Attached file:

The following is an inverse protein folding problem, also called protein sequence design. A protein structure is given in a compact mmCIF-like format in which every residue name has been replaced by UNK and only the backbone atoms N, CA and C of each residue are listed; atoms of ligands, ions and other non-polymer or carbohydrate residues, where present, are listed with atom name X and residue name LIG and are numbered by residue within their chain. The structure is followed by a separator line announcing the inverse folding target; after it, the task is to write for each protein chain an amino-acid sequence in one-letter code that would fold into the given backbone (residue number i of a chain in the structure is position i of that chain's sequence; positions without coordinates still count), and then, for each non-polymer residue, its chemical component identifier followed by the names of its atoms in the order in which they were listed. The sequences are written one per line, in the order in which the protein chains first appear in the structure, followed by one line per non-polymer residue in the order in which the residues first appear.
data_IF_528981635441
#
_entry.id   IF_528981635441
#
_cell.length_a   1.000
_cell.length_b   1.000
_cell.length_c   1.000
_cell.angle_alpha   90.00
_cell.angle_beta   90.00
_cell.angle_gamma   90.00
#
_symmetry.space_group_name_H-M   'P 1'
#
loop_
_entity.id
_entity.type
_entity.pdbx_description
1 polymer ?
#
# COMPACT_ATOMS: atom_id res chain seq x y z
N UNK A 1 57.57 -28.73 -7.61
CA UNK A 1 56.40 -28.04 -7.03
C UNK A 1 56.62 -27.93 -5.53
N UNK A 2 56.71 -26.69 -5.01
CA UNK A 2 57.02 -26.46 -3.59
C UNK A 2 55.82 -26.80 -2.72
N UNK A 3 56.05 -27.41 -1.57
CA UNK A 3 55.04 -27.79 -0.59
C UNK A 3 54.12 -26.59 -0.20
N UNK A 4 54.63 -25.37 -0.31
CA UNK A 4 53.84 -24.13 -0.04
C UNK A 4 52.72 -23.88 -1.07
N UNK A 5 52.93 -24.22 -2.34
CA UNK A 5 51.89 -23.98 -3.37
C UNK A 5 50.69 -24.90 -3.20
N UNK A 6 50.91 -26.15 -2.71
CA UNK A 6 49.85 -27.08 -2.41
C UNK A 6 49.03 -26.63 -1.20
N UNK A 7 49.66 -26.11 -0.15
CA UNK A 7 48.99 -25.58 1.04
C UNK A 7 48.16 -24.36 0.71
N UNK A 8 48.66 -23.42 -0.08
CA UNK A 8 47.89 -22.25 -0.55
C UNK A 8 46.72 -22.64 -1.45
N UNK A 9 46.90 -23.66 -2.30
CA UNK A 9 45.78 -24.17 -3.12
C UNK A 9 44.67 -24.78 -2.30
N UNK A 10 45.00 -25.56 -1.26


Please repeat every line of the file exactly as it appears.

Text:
The following is an inverse protein folding problem, also called protein sequence design. A protein structure is given in a compact mmCIF-like format in which every residue name has been replaced by UNK and only the backbone atoms N, CA and C of each residue are listed; atoms of ligands, ions and other non-polymer or carbohydrate residues, where present, are listed with atom name X and residue name LIG and are numbered by residue within their chain. The structure is followed by a separator line announcing the inverse folding target; after it, the task is to write for each protein chain an amino-acid sequence in one-letter code that would fold into the given backbone (residue number i of a chain in the structure is position i of that chain's sequence; positions without coordinates still count), and then, for each non-polymer residue, its chemical component identifier followed by the names of its atoms in the order in which they were listed. The sequences are written one per line, in the order in which the protein chains first appear in the structure, followed by one line per non-polymer residue in the order in which the residues first appear.
data_IF_528981635441
#
_entry.id   IF_528981635441
#
_cell.length_a   1.000
_cell.length_b   1.000
_cell.length_c   1.000
_cell.angle_alpha   90.00
_cell.angle_beta   90.00
_cell.angle_gamma   90.00
#
_symmetry.space_group_name_H-M   'P 1'
#
loop_
_entity.id
_entity.type
_entity.pdbx_description
1 polymer ?
#
# COMPACT_ATOMS: atom_id res chain seq x y z
N UNK A 1 57.57 -28.73 -7.61
CA UNK A 1 56.40 -28.04 -7.03
C UNK A 1 56.62 -27.93 -5.53
N UNK A 2 56.71 -26.69 -5.01
CA UNK A 2 57.02 -26.46 -3.59
C UNK A 2 55.82 -26.80 -2.72
N UNK A 3 56.05 -27.41 -1.57
CA UNK A 3 55.04 -27.79 -0.59
C UNK A 3 54.12 -26.59 -0.20
N UNK A 4 54.63 -25.37 -0.31
CA UNK A 4 53.84 -24.13 -0.04
C UNK A 4 52.72 -23.88 -1.07
N UNK A 5 52.93 -24.22 -2.34
CA UNK A 5 51.89 -23.98 -3.37
C UNK A 5 50.69 -24.90 -3.20
N UNK A 6 50.91 -26.15 -2.71
CA UNK A 6 49.85 -27.08 -2.41
C UNK A 6 49.03 -26.63 -1.20
N UNK A 7 49.66 -26.11 -0.15
CA UNK A 7 48.99 -25.58 1.04
C UNK A 7 48.16 -24.36 0.71
N UNK A 8 48.66 -23.42 -0.08
CA UNK A 8 47.89 -22.25 -0.55
C UNK A 8 46.72 -22.64 -1.45
N UNK A 9 46.90 -23.66 -2.30
CA UNK A 9 45.78 -24.17 -3.12
C UNK A 9 44.67 -24.78 -2.30
N UNK A 10 45.00 -25.56 -1.26